PA Liquor Reform: Changing Laws for Changing Times
Jul 31, 2017 08:28PM
● By Vanessa Orr
Governor Tom Wolf at the opening of the first Wegmans' Wine Shop.
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Back in the day, if you wanted a single beer or a six-pack, you went to the bar. If you wanted a case of beer, you went to the beer distributor, and if you wanted hard spirits, you went to the liquor store. And if you wanted alcohol on a Sunday or holiday…you went without.
A lot has changed when it comes to Pennsylvania’s liquor laws, particularly in the last year. We spoke with Elizabeth Brassell, director of communications for the Pennsylvania Liquor Control Board (PLCB), to help sort it all out.
North Hills Monthly (NHM): Am I just imagining it, or have there been big changes in how beer, wine and liquor are bought and sold in Pennsylvania?
Elizabeth Brassell (EB): No, you’re right. Back in the 1930s, the Pennsylvania Liquor Control Board was created with the goal of restricting access to alcohol, but times—and social comfort levels—have changed. Our goal now with regard to responsible alcohol sales is to really put the consumer first by providing convenience, access and enhanced customer service.
NHM: How did this come about?
EB: As an administrative agency, we don’t really get into the whys and hows of the law or what made it happen; we just administer what is approved. The state’s most comprehensive liquor reform bill was completed a year ago; it was signed into law on June 26 and went into effect August 8, 2016. Three major acts substantially changed liquor laws in 2016 —Acts 39, 85 and 166.
NHM: Tell me about some of the changes.
EB: Act 39 removed operating hours’ restrictions for Fine Wine & Good Spirits stores; now we can determine our stores' hours without limitations—for example, we’ve expanded hours on Sundays and we’re open on many holidays other retailers are open. The Act also created a wine expanded permit, which means that private retailers can sell wine to go—supermarkets can now create beer and wine sections in their stores.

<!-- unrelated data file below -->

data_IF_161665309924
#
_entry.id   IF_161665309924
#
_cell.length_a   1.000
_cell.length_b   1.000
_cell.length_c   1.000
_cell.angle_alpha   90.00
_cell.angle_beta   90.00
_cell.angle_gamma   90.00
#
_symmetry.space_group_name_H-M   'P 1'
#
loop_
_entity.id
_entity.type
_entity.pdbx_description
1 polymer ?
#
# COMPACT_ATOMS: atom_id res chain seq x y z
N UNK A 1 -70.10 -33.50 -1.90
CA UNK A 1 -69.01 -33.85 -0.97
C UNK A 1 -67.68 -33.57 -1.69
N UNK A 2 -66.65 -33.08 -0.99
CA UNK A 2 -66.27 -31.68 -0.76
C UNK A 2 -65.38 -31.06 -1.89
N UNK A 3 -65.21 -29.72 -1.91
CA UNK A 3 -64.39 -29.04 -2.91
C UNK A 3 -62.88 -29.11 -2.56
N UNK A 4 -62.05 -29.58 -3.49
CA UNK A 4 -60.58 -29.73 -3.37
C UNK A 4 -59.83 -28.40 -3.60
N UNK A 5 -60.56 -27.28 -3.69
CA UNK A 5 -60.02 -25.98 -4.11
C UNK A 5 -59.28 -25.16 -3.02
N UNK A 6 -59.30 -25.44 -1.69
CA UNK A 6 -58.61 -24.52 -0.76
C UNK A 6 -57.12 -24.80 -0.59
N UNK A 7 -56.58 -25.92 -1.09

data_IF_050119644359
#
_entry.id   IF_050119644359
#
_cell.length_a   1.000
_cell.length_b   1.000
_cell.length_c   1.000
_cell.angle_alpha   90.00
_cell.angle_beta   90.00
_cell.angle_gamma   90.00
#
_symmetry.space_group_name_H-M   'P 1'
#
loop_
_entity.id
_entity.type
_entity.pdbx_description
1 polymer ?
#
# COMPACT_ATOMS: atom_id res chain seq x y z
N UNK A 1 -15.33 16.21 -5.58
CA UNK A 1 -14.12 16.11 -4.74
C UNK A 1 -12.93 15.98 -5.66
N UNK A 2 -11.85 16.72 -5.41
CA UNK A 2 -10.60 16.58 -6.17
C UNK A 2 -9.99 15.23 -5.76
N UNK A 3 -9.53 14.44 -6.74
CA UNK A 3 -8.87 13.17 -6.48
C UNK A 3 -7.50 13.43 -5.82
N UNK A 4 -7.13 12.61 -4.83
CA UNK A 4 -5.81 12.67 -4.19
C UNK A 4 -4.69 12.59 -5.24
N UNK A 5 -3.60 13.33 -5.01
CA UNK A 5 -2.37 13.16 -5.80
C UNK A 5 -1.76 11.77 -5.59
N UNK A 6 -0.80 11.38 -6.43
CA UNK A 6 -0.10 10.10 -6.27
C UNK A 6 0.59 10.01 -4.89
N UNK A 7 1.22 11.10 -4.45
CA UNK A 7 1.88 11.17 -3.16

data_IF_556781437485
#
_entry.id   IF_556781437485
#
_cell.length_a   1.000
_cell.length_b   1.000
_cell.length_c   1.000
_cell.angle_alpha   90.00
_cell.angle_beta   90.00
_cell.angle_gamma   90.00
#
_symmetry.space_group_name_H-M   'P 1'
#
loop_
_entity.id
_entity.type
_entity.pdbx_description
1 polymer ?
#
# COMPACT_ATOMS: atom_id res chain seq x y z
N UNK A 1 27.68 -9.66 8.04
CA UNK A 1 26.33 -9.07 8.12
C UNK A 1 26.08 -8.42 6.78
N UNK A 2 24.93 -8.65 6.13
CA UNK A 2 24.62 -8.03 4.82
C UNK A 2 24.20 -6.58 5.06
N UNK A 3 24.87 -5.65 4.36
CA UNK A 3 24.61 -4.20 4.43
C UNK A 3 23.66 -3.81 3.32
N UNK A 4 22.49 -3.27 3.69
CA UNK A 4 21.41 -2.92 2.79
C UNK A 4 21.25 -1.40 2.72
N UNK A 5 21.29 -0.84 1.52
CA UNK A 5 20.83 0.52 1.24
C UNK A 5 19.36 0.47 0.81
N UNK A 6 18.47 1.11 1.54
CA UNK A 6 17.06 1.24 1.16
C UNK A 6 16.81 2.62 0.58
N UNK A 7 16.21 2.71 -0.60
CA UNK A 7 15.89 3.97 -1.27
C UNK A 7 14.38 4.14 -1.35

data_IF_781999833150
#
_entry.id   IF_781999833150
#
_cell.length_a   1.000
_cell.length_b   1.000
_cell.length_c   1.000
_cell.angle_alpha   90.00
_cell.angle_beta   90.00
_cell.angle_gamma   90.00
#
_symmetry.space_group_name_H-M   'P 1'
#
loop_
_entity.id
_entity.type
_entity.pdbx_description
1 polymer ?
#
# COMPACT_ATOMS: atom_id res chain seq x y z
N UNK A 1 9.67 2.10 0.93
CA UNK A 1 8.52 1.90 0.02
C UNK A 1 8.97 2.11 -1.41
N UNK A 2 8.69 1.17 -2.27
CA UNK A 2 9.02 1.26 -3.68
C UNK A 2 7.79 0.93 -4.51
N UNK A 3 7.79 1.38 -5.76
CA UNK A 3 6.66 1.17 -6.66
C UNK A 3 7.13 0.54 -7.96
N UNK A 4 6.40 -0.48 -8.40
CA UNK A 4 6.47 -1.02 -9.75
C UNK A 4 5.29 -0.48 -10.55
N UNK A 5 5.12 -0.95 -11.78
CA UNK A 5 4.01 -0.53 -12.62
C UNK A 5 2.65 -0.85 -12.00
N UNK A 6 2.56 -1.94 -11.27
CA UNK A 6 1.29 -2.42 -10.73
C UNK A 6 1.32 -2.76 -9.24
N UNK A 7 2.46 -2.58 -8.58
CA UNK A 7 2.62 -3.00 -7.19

Act 39 also authorized the direct shipping of wine to homes; people can receive 36 cases from a winery each year, for personal consumption only. There are now nearly 1,000 direct wine shippers licensed.
NHM: Does this help or hurt local producers?
EB: There are a number of things that these acts provide to help Pennsylvania producers. Instead of just having one primary location and two satellite locations, limited distilleries can now have up to five satellite locations. Pennsylvania manufacturers are also now able to promote and cross-sell each other’s products; not only wines, but Pennsylvania distilled spirits and beer. This really opens up a lot of opportunities. In the past, we’ve heard from wineries saying that it’s great to have a wine trail, but what about the guy there looking for a beer? Or they had men who liked touring their distillery, but the women with them didn’t drink bourbon.
NHM: Speaking of beer, there have been some major changes there as well.
EB: One of most recent changes is a result of Act 166, which went into effect this past January. It changed volume restrictions on distributors. Before, beer distributors could only sell beer in 12 packs or higher. Act 166 removed those restrictions, and they can now sell as little as a single bottle. This put distributors on a more equal footing with restaurants, which were able to sell up to two six-packs to customers.
NHM: How do the laws affect cider, which seems to be gaining in popularity?
EB: The law changed the state’s definition of ciders to match the federal definition, which means that it is handled the same as beer. We are no longer selling it through our Fine Wine & Good Spirits stores; like beer, it is now available in retail outlets.
NHM: Now that these new laws are in place, don’t more people want to become involved on the selling side of things? Doesn’t that create a problem with the number of liquor licenses available?
EB: We’re definitely seeing a lot of the bigger chain retailers showing heightened interest, especially with the wine expanded permit. Act 39 also created an auction of ‘zombie’ licenses—those where the businesses have gone out of existence, or the licenses were expired or revoked. We went back to the year 2000, and there are about 1,200 licenses available that we can reinstate and auction off to potential licensees. We’ve now had our third auction, and we only release around 40 to 50 licenses at each auction. We’re taking a measured approach, because we don’t want to devalue the licenses across the state.